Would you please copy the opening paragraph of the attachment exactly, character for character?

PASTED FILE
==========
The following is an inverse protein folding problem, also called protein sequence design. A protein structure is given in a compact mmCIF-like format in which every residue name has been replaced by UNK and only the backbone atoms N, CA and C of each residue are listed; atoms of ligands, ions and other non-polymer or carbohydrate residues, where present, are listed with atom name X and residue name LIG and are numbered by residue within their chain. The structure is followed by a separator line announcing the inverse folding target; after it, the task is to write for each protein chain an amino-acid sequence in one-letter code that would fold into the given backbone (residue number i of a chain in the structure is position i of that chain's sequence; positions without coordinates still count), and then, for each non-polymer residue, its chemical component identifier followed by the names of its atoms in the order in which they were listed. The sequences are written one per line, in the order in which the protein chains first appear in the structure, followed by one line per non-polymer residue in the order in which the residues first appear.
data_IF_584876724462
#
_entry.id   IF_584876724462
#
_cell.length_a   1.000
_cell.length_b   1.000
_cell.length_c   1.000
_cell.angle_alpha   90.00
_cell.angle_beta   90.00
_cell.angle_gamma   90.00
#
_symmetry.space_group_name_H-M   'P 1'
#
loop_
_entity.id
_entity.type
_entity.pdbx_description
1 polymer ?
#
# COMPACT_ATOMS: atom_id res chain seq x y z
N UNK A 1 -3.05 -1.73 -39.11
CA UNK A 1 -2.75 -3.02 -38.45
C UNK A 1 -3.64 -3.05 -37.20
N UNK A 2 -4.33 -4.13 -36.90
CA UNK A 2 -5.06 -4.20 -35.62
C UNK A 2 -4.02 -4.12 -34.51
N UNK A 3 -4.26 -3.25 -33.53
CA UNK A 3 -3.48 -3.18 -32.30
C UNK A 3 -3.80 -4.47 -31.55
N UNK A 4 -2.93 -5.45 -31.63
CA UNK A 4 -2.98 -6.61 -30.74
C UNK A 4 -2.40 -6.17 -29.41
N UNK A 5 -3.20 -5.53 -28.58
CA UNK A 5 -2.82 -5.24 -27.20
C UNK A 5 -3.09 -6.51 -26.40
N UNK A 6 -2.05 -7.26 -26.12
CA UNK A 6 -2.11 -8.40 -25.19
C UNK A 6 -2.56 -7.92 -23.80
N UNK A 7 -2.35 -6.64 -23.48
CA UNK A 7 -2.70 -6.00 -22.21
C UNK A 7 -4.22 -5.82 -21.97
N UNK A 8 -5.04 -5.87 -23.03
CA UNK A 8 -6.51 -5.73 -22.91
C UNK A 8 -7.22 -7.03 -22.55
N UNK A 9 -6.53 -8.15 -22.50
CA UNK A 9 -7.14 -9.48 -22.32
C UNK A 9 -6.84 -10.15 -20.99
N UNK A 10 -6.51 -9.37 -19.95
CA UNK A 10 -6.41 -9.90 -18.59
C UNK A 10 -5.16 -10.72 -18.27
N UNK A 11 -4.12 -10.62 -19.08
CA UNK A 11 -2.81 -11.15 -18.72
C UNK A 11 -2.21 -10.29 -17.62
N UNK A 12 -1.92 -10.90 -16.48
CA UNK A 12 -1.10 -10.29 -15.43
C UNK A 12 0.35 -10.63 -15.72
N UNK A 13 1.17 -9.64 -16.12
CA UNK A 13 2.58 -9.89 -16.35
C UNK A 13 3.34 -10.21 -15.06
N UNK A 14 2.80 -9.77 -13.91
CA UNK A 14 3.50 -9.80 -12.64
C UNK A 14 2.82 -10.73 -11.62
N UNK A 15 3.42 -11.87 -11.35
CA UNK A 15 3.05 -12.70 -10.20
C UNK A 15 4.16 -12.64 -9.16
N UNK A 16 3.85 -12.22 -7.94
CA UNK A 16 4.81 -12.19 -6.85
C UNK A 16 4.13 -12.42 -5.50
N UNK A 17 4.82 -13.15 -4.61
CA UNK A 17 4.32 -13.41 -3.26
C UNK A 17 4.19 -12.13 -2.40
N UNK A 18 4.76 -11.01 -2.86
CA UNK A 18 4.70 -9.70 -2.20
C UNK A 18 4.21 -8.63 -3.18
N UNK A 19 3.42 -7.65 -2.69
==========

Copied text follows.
The following is an inverse protein folding problem, also called protein sequence design. A protein structure is given in a compact mmCIF-like format in which every residue name has been replaced by UNK and only the backbone atoms N, CA and C of each residue are listed; atoms of ligands, ions and other non-polymer or carbohydrate residues, where present, are listed with atom name X and residue name LIG and are numbered by residue within their chain. The structure is followed by a separator line announcing the inverse folding target; after it, the task is to write for each protein chain an amino-acid sequence in one-letter code that would fold into the given backbone (residue number i of a chain in the structure is position i of that chain's sequence; positions without coordinates still count), and then, for each non-polymer residue, its chemical component identifier followed by the names of its atoms in the order in which they were listed. The sequences are written one per line, in the order in which the protein chains first appear in the structure, followed by one line per non-polymer residue in the order in which the residues first appear.